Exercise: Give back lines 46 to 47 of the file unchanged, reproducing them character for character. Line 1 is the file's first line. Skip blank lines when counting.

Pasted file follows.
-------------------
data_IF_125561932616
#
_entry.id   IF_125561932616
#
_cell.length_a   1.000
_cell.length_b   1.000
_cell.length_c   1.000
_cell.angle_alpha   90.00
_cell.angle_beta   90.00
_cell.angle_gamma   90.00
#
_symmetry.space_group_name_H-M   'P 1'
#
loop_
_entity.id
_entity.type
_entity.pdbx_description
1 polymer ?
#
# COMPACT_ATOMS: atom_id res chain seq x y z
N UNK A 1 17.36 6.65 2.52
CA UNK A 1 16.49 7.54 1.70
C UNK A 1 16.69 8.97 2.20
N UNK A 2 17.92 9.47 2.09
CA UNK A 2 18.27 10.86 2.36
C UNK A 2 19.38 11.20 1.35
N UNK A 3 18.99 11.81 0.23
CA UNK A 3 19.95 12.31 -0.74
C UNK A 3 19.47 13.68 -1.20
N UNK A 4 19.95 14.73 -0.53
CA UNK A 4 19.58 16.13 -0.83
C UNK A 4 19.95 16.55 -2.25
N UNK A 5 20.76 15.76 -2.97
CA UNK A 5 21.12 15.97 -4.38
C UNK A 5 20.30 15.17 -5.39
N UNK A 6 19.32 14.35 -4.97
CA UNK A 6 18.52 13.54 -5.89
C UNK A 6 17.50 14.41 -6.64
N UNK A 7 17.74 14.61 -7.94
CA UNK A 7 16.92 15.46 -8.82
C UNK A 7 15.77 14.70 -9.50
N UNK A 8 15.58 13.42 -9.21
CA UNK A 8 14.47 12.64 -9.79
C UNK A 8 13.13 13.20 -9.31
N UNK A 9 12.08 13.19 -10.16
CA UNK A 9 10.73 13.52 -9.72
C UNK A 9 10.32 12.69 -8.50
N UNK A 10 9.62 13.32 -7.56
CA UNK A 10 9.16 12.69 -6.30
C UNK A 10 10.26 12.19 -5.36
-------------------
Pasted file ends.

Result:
CA UNK A 9 10.73 13.52 -9.72
C UNK A 9 10.32 12.69 -8.50